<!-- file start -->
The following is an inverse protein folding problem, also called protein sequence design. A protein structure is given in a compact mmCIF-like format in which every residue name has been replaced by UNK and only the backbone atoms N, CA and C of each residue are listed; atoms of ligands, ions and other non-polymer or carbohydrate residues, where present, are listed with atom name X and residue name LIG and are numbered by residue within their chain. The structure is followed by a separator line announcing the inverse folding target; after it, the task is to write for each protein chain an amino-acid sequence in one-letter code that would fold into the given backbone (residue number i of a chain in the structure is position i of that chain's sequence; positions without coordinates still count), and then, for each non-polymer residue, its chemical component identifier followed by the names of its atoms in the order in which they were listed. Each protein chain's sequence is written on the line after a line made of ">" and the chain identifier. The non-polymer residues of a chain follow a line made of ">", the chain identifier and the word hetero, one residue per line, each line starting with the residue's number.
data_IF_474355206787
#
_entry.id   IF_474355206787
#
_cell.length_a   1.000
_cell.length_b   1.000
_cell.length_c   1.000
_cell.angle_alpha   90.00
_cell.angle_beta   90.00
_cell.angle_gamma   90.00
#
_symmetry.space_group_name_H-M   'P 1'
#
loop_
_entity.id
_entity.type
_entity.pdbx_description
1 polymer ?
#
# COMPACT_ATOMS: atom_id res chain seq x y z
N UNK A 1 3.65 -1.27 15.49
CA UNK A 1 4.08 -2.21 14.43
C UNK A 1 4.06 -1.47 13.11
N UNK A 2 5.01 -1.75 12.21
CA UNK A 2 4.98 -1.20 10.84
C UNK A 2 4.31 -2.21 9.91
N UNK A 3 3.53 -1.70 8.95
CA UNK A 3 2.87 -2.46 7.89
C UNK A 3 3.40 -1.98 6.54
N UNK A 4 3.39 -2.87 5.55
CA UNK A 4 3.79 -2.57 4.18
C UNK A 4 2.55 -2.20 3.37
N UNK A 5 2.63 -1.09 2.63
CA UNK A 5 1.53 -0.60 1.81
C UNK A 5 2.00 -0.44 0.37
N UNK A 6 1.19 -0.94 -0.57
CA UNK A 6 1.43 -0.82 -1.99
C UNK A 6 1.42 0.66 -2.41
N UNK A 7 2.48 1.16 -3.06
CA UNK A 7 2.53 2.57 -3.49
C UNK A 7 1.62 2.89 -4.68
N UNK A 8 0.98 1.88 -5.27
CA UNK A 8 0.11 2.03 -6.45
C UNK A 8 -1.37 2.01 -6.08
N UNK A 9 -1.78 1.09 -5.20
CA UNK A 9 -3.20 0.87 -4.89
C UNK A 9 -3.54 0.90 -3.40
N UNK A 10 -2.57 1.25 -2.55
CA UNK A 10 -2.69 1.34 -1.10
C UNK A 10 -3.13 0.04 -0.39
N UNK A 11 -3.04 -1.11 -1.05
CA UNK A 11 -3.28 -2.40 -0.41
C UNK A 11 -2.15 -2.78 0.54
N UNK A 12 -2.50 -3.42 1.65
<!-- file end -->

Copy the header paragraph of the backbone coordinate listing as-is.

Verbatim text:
The following is an inverse protein folding problem, also called protein sequence design. A protein structure is given in a compact mmCIF-like format in which every residue name has been replaced by UNK and only the backbone atoms N, CA and C of each residue are listed; atoms of ligands, ions and other non-polymer or carbohydrate residues, where present, are listed with atom name X and residue name LIG and are numbered by residue within their chain. The structure is followed by a separator line announcing the inverse folding target; after it, the task is to write for each protein chain an amino-acid sequence in one-letter code that would fold into the given backbone (residue number i of a chain in the structure is position i of that chain's sequence; positions without coordinates still count), and then, for each non-polymer residue, its chemical component identifier followed by the names of its atoms in the order in which they were listed. Each protein chain's sequence is written on the line after a line made of ">" and the chain identifier. The non-polymer residues of a chain follow a line made of ">", the chain identifier and the word hetero, one residue per line, each line starting with the residue's number.